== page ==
I hate rejection, of course, but I’ve (mostly) learned how to accept it, realize it’s not about me, improve my approach, and move on.
For this reason, I don’t write about rejection here, unless I think an anecdote is useful for readers.
Or unless I need some help understanding it.
So here’s the situation:
I pitched an article to a large national newspaper. It was not, I should mention, to the travel section.
The pitch was for an article I’ve been working on for almost six months. I’ve shopped the idea around a bit, but the piece hasn’t found its home just yet. I’ve had some spectacularly bad luck along the way (having the attention of an editor at a magazine and pitching her the idea, only to see the magazine publish a story on almost the same topic one week later–hate it when that happens), but not enough to give up on the story.
I decided to change tactics. Forget magazines; try newspapers instead.
I began researching which US cities would be the best fit for the article and I embedded myself in the library for several hours one recent morning to get a better sense of the types of stories (format, length, regional reach) the editors were inclined to run.
Then, I made a list of the papers where I’d like to see the article run. Circulation, audience, reputation, and payment all figured into my calculus of desire; when I decided which paper I wanted to approach first, I reviewed my pitch and then sent it off. As always, I included relevant publication credits.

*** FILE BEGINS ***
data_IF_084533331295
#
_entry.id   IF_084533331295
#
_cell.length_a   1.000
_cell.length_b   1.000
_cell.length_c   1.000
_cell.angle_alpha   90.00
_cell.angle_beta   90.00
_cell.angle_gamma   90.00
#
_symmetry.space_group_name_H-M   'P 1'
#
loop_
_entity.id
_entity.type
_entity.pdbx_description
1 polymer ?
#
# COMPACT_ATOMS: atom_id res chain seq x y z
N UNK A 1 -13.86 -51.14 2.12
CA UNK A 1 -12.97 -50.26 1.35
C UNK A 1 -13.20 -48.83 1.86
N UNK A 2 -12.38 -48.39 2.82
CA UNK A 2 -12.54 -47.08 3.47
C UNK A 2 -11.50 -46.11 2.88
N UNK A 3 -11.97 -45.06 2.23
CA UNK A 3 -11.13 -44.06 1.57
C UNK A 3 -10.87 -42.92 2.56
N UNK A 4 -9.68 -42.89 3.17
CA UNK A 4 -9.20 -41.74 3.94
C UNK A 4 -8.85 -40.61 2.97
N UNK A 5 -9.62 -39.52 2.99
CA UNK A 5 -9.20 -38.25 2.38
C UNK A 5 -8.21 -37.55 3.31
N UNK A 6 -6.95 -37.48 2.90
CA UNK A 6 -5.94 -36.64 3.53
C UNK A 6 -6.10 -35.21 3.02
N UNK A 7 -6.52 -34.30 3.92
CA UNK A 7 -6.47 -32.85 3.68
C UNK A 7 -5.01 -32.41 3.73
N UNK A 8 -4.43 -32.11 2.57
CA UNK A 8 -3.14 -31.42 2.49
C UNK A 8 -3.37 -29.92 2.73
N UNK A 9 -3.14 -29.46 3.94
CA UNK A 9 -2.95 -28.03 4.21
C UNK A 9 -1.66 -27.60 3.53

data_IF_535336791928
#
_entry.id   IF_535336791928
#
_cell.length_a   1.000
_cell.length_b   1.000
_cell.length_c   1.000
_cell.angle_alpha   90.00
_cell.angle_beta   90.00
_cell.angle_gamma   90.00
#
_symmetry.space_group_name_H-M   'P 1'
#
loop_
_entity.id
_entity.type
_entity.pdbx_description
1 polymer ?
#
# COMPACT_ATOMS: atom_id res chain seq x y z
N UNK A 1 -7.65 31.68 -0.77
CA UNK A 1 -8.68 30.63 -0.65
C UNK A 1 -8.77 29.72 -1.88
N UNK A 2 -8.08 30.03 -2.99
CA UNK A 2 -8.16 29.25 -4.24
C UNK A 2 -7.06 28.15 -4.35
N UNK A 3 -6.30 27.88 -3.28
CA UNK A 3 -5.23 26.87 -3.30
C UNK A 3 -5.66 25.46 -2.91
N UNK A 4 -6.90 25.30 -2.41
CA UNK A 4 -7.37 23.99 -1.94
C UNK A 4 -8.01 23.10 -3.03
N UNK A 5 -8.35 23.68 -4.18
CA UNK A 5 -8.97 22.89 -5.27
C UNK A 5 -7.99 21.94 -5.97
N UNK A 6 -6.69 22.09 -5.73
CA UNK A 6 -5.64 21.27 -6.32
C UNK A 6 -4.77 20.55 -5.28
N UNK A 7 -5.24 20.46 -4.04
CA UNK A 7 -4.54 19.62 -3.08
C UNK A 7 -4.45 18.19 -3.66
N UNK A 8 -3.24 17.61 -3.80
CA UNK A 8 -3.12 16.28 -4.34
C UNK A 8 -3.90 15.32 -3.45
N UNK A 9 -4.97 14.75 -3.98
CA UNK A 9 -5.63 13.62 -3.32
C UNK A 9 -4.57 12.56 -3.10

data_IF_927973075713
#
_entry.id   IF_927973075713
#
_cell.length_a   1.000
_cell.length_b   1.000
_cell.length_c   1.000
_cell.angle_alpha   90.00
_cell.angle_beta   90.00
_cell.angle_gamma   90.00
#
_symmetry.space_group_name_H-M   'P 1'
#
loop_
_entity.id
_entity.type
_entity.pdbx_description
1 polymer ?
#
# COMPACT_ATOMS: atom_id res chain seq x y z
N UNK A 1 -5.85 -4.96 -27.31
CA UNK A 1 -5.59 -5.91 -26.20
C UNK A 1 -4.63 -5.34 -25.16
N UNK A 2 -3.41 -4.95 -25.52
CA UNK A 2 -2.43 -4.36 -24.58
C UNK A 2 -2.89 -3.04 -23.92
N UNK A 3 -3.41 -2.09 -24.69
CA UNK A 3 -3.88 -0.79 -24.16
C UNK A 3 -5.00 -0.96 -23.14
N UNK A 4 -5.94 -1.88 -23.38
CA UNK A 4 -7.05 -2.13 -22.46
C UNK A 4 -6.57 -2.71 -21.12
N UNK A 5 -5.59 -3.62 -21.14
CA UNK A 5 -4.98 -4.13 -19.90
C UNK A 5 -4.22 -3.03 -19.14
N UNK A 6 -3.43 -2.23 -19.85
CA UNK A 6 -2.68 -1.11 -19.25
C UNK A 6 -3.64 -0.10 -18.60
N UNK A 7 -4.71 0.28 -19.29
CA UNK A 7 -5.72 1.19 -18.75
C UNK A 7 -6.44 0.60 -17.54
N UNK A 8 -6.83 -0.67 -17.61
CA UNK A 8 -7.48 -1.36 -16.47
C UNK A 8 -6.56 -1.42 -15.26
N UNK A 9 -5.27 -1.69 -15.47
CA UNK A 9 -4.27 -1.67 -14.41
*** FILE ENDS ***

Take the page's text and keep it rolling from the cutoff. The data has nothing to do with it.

The good news: I received a reply in less than 24 hours.
The bad news: It was a rejection. A really weird rejection.
Here it is:
I cannot hire you to write about Puerto Rico because you’re too connected
to the tourism industry there. It sounds like a good story.
Thank you for your query.
I was standing in the bookstore, about to take Mariel downstairs for story time, when I read the message, and I was ___…, well, I don’t know what I was. Annoyed and confused, I suppose. What did she mean, I was “too connected to the tourism industry”?
I could have just dropped it, sent a polite “Thanks for your reply,” and moved on, but I was genuinely curious and I really wanted to know what the editor meant. I wrote her back:
Thanks for your quick reply. I’d love to know what your specific concerns are, as I’ve never received a response quite like yours. (And truth be told, I wish I was more connected; PRTC is worthless when it comes to even returning a phone call, much less providing any support.) In any event, thanks for your time.
And she replied:
The [name of newspaper redacted] is very very careful about conflict of interest, or (and
this is just as important), anything that might appear to be a conflict.
At this point, I was really annoyed, but I did drop it… at least with her. Since then, though, I’ve been stewing. How does this editor determine whether a conflict of interest exists? Generally, editors with whom I’ve worked have requested disclosures for comps or other conflicts of interest; these requests are, in fact, written into my contracts. I’m happy to make such disclosures… if there are any to make. What annoyed me was that she didn’t really seem interested in doing just a bit more work to perform due diligence… work that *I* would have actually had to do.
Any other interpretations from you? What kinds of rejections have you received and what have you learned from them?